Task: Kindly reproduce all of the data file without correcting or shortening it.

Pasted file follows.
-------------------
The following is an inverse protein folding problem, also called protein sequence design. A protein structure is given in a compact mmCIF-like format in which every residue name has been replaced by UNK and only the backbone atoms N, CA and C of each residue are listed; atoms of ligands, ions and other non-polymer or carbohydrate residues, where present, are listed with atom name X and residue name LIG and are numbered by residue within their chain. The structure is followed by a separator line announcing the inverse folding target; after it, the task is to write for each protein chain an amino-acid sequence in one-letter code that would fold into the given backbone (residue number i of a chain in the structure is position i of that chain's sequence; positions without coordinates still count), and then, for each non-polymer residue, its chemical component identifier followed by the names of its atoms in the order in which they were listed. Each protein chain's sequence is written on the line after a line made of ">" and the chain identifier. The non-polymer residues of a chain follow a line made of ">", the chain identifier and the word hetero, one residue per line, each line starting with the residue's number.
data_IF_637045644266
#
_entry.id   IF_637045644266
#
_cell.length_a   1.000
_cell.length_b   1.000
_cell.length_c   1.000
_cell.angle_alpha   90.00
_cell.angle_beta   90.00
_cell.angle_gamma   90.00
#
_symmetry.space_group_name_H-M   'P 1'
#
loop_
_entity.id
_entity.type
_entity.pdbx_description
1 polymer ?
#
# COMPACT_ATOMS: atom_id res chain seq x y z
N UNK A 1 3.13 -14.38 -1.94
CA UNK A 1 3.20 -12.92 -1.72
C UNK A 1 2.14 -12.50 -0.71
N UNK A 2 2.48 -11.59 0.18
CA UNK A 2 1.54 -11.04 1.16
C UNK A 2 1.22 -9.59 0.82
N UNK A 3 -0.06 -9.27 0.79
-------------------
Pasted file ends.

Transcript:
The following is an inverse protein folding problem, also called protein sequence design. A protein structure is given in a compact mmCIF-like format in which every residue name has been replaced by UNK and only the backbone atoms N, CA and C of each residue are listed; atoms of ligands, ions and other non-polymer or carbohydrate residues, where present, are listed with atom name X and residue name LIG and are numbered by residue within their chain. The structure is followed by a separator line announcing the inverse folding target; after it, the task is to write for each protein chain an amino-acid sequence in one-letter code that would fold into the given backbone (residue number i of a chain in the structure is position i of that chain's sequence; positions without coordinates still count), and then, for each non-polymer residue, its chemical component identifier followed by the names of its atoms in the order in which they were listed. Each protein chain's sequence is written on the line after a line made of ">" and the chain identifier. The non-polymer residues of a chain follow a line made of ">", the chain identifier and the word hetero, one residue per line, each line starting with the residue's number.
data_IF_637045644266
#
_entry.id   IF_637045644266
#
_cell.length_a   1.000
_cell.length_b   1.000
_cell.length_c   1.000
_cell.angle_alpha   90.00
_cell.angle_beta   90.00
_cell.angle_gamma   90.00
#
_symmetry.space_group_name_H-M   'P 1'
#
loop_
_entity.id
_entity.type
_entity.pdbx_description
1 polymer ?
#
# COMPACT_ATOMS: atom_id res chain seq x y z
N UNK A 1 3.13 -14.38 -1.94
CA UNK A 1 3.20 -12.92 -1.72
C UNK A 1 2.14 -12.50 -0.71
N UNK A 2 2.48 -11.59 0.18
CA UNK A 2 1.54 -11.04 1.16
C UNK A 2 1.22 -9.59 0.82
N UNK A 3 -0.06 -9.27 0.79